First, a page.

THE LIFE CYCLE OF A TOOTH
Do you remember the Mad Hatter from Lewis Carroll’s Adventures of Alice in Wonderland? Written in the mid 1800’s, the fantasy story is full of odd characters saying odd things. The Mad Hatter is nervous, scattered, with little sense of reality. His behavior is typical of Mercury poisoning, where the symptoms appear gradually over time. In the 1800’s, felt hats were made of animal fur that was pressed under heat and pressure, using Mercury to help to hold the fibers together during the process.
And what, you ask, does the Mad Hatter character have to do with Dentistry? The connection is the heavy metal, Mercury. Mercury has been used in dentistry since about 1825. Mercury is the most common component of what we kindly term a “silver filling” or an “amalgam”. Mercury-amalgam fillings actually contain just over fifty per cent Mercury. Mercury is poisonous to living things. And this kind of dental filling has been controversial ever since its introduction as a remedy for tooth cavities.
The FDA, the American Dental Association and others stand behind Mercury-amalgam fillings, citing the benefits of lower cost and durability. The FDA website also cautions against removal of a mercury-amalgam filling: “If your fillings are in good condition and there is no decay beneath the filling, FDA does not recommend that you have your amalgam fillings removed or replaced”.
This is contradictory for two reasons. First, the “condition” of a Mercury-amalgam filling is purely subjective. As an experienced clinician who has removed thousands of these fillings, even the most innocent looking have decay beneath them nine times out of ten. Second, and worst, these fillings break teeth. It’s not the Mercury toxicity issue with which I have an argument. I call these fillings Tooth Breakers. I installed my last one in 1993.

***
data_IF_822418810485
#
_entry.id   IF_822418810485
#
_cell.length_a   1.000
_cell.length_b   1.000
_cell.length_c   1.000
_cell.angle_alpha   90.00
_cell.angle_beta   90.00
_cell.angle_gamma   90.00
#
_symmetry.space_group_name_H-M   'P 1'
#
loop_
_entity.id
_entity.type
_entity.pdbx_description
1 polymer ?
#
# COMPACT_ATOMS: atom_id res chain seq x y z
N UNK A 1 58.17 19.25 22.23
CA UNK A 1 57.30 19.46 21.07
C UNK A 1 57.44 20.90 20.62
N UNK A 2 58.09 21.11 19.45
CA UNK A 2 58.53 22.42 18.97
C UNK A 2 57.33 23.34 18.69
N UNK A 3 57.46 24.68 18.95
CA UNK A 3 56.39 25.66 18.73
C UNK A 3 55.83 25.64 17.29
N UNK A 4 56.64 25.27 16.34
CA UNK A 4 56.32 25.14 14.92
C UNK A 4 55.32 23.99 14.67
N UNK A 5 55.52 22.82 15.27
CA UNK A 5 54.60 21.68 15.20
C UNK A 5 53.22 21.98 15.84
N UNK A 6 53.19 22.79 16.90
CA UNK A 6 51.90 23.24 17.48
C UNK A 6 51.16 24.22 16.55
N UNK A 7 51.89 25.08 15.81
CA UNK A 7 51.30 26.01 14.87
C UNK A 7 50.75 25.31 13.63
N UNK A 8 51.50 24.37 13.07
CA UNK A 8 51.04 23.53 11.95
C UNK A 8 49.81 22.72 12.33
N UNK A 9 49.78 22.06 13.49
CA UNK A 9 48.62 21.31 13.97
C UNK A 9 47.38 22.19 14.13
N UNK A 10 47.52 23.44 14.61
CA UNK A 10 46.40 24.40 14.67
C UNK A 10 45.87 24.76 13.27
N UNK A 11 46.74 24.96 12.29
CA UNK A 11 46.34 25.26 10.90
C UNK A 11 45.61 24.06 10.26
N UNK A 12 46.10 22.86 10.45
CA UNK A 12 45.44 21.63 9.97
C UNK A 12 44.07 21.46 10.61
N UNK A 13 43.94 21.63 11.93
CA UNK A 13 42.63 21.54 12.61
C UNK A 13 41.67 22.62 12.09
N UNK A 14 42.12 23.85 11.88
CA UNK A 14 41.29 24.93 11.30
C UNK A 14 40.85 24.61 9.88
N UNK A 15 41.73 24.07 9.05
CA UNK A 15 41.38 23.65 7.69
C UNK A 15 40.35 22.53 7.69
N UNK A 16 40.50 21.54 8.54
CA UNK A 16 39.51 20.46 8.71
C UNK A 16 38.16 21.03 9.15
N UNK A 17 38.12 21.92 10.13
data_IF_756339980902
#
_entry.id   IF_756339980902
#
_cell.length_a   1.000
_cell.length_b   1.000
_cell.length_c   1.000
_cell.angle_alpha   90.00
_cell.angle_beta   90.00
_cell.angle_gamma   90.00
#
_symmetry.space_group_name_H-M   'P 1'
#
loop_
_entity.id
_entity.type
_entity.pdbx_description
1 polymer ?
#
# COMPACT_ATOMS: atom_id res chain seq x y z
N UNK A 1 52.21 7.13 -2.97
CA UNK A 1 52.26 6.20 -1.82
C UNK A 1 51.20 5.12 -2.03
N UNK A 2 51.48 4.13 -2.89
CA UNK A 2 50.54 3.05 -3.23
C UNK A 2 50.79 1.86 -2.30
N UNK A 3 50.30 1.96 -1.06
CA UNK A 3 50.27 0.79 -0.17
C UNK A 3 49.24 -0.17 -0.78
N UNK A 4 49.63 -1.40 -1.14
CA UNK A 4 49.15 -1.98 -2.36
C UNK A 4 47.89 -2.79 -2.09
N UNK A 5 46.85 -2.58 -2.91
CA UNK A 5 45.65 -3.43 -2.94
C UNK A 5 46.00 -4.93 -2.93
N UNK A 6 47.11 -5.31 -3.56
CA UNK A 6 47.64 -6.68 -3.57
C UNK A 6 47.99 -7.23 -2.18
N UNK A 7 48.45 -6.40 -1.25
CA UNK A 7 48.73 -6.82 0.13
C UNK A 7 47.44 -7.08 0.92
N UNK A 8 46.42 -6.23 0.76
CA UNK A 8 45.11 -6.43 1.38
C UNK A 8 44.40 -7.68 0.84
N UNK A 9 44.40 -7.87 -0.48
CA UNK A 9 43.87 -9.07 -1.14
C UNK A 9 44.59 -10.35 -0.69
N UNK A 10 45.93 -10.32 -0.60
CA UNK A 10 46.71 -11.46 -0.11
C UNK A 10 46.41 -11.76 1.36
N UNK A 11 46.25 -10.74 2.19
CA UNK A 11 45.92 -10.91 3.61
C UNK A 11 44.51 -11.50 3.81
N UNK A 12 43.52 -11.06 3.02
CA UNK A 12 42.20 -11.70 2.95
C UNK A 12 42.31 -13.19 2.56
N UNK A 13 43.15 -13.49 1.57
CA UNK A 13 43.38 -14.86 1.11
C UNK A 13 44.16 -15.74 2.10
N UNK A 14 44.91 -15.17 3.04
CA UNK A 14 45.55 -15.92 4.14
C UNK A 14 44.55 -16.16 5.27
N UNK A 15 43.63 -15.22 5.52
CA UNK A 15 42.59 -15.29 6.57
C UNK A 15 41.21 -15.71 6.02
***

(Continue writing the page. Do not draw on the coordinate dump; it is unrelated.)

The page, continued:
This may sound familiar to you if you are an adult with Mercury-amalgam fillings: Around age eight your first filling was installed. As you grew, you got more fillings, until about age twenty. For a time it seemed that every time you went to the dentist you got more fillings. Then for a long time, no more tooth decay! Years later, things started to get interesting, and expensive. Your dentist may have said something like: “That tooth can’t hold another filling”; instead a crown was needed to save and protect your tooth. After the crown was made (or sometimes before) your poor tooth needed Root Canal Treatment. In the worst case, the tooth had become weakened to the point that the root fractured and it could not be saved. And it all started with one small filling.
We now have alternative treatments to amalgam fillings, and to crowns. The latest treatments are metal-free and a lot of tooth structure is saved. Call us to discover how today’s conservative dentistry can save you money and your teeth!